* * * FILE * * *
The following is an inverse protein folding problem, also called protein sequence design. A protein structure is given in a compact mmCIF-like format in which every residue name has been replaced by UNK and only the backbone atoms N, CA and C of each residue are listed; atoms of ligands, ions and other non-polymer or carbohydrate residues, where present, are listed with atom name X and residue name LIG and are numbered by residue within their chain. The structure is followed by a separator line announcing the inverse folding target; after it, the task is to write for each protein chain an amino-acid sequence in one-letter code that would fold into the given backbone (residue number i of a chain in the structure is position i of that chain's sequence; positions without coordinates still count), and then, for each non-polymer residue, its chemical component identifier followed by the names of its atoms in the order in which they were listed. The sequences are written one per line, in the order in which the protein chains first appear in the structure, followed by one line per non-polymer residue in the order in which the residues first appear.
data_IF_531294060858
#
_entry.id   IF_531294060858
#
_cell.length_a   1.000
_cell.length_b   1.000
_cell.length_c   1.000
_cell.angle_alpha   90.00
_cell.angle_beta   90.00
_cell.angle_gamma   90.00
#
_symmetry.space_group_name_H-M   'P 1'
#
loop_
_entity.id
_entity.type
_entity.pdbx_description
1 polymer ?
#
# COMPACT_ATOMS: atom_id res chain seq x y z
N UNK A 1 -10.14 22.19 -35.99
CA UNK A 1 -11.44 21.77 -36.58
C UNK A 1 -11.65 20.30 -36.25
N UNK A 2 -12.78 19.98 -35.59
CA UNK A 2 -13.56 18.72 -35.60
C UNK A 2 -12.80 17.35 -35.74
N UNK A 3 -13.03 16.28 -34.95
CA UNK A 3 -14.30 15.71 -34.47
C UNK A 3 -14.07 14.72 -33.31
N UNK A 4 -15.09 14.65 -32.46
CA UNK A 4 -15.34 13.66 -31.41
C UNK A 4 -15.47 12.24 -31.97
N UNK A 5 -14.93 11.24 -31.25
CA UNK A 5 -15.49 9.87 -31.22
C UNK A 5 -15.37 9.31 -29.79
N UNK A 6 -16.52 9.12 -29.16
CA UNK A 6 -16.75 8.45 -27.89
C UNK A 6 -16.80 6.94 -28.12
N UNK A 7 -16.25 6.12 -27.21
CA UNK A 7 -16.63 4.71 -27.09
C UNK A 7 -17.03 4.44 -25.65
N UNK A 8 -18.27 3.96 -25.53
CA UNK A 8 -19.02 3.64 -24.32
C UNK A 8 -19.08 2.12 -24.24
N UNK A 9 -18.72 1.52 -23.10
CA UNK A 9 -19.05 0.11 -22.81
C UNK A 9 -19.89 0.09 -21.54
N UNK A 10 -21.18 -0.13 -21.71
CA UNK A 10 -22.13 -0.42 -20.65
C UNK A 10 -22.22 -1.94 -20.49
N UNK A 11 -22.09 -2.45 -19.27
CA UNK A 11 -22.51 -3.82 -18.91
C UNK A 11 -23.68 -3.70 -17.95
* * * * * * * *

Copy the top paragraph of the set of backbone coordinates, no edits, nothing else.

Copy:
The following is an inverse protein folding problem, also called protein sequence design. A protein structure is given in a compact mmCIF-like format in which every residue name has been replaced by UNK and only the backbone atoms N, CA and C of each residue are listed; atoms of ligands, ions and other non-polymer or carbohydrate residues, where present, are listed with atom name X and residue name LIG and are numbered by residue within their chain. The structure is followed by a separator line announcing the inverse folding target; after it, the task is to write for each protein chain an amino-acid sequence in one-letter code that would fold into the given backbone (residue number i of a chain in the structure is position i of that chain's sequence; positions without coordinates still count), and then, for each non-polymer residue, its chemical component identifier followed by the names of its atoms in the order in which they were listed. The sequences are written one per line, in the order in which the protein chains first appear in the structure, followed by one line per non-polymer residue in the order in which the residues first appear.